Rebranding palliative care might help
The government has prioritised less important activities in primary care and left staff with little time for difficult conversations or emotional support. Most patients therefore die before they are identified for a palliative care approach. Much recent public discussion around assisted dying and the National Institute for Health and Care Excellence guidelines8 have reinforced public and medical opinion that palliative care is only for the last weeks or days. When a Scottish-wide intervention was trialled to start “anticipatory care” (avoiding the word palliative) coverage rapidly increased from 25% to 53% of patients with non-malignant illnesses.9 Rebranding may be helpful.
Key stakeholders—including public health, disease specific, geriatric, primary care, palliative medicine, and health promotion specialists—must band around a shared vision and purpose and take corporate responsibility for dealing with dying as a public health priority as well as a clinical priority. All stakeholders can promote public engagement, which is currently being creatively taken forward in Scotland (www.goodlifedeathgrief.org.uk), England (www.dyingmatters.org), and Ireland (http://hospicefoundation.ie/programmes/public-awareness).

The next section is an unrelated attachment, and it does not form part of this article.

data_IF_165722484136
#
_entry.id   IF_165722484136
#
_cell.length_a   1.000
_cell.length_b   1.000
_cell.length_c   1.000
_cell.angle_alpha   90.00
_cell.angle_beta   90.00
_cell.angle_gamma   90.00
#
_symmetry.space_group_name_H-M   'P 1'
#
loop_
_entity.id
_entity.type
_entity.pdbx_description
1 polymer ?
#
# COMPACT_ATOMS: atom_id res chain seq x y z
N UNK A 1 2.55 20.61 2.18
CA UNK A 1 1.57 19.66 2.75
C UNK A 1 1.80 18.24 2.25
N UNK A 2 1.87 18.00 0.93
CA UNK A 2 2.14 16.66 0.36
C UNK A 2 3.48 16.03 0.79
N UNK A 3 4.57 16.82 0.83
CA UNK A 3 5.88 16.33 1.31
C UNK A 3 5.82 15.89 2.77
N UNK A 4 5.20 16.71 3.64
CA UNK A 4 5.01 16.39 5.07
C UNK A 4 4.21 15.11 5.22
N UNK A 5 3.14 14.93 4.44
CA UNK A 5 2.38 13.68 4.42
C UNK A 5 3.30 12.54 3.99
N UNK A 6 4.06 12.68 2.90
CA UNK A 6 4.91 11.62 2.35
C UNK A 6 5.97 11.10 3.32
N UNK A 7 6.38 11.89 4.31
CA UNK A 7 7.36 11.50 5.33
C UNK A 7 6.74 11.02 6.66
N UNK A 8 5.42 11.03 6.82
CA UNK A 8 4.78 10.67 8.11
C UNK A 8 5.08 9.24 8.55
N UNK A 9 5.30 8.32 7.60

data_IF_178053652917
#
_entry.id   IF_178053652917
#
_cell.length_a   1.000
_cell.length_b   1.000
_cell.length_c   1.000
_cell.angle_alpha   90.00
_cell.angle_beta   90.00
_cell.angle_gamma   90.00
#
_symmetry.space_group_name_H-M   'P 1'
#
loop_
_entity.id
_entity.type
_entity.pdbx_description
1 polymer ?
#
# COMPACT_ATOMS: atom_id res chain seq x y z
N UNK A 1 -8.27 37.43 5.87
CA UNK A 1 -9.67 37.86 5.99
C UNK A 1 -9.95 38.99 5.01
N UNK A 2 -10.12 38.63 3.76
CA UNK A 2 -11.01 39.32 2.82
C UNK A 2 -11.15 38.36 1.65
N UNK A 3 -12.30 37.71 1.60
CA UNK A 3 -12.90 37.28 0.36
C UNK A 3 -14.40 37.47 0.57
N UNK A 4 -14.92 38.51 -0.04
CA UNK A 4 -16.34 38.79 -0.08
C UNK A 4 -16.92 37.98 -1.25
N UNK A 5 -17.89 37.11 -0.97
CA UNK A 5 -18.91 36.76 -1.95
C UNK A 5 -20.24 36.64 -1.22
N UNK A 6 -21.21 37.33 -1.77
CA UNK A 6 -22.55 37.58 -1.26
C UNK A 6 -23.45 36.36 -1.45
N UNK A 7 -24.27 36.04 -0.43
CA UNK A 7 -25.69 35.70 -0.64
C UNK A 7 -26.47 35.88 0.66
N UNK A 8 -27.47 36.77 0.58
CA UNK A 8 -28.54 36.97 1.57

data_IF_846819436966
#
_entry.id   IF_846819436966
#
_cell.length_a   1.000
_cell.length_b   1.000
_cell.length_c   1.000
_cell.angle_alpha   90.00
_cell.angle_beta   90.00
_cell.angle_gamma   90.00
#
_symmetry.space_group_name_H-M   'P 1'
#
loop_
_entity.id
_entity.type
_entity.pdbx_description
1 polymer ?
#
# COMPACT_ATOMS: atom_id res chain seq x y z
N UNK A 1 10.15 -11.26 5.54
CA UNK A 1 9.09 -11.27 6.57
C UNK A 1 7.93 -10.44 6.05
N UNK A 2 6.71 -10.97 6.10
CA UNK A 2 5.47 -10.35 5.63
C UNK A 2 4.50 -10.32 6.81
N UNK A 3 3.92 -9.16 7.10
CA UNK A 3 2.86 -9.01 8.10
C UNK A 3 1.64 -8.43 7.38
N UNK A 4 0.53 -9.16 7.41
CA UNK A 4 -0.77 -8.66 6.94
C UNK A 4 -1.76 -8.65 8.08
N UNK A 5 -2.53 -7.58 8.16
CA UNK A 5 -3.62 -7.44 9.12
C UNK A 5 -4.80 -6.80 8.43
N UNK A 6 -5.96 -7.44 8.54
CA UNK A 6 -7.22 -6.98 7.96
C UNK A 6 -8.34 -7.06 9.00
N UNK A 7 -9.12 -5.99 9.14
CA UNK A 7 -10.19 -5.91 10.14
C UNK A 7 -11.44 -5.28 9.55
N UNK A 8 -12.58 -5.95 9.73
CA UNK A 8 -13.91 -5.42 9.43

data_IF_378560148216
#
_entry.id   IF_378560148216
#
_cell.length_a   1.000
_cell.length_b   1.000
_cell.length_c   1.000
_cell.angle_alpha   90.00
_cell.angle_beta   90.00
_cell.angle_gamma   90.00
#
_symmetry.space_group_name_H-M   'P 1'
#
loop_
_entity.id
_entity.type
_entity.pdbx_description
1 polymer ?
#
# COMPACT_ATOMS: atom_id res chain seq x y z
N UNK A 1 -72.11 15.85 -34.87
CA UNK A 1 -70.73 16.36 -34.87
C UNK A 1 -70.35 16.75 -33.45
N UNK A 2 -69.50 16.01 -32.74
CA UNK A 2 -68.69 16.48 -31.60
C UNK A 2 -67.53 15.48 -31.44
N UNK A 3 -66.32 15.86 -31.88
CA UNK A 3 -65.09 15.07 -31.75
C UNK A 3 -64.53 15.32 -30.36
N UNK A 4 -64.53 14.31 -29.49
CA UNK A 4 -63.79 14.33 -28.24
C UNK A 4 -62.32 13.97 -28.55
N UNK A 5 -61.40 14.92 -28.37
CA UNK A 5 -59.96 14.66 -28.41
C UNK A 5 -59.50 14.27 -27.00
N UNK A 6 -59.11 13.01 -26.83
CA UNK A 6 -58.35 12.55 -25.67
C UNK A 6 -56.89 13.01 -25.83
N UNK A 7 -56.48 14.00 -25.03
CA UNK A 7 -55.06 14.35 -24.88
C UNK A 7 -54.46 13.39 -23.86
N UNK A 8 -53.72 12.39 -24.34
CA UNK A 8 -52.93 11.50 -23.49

As clinicians we can promote resilience in our patients and help communities to play a substantial role in supporting individuals at the end of life and through bereavement.10 In the past decade, spending on non-cancer palliative care has doubled to around 25% of the total spent on palliative care, but the target must be at least 70% to reflect need rather than diagnosis. And this does not factor in that patients with non-cancer disease typically have a longer period of need. For such changes, we need not only quality improvement initiatives but also innovations within hospices (such as special clinics for patients with non-malignant disease) and in the community to meet and even define needs in radically new ways.
Hospices started as “disruptive innovators,” challenging the medicalisation of death.11 We must continue to innovate. Could each palliative care specialist spend half their time training and supporting generalists? Could geriatricians or hospice staff formally support groups of care homes so that skills, values, and resources migrate? Could we together create teaching and research based care homes to do for care homes what the modern hospice movement did for dying 50 years ago? We cannot prevent dying, but we can minimise much avoidable distress and lessen the persisting postcode and diagnostic iniquities.12
Competing interests: We have read and understood BMJ policy on declaration of interests and have no relevant interests to declare.
Provenance and peer review: Commissioned; not externally peer reviewed.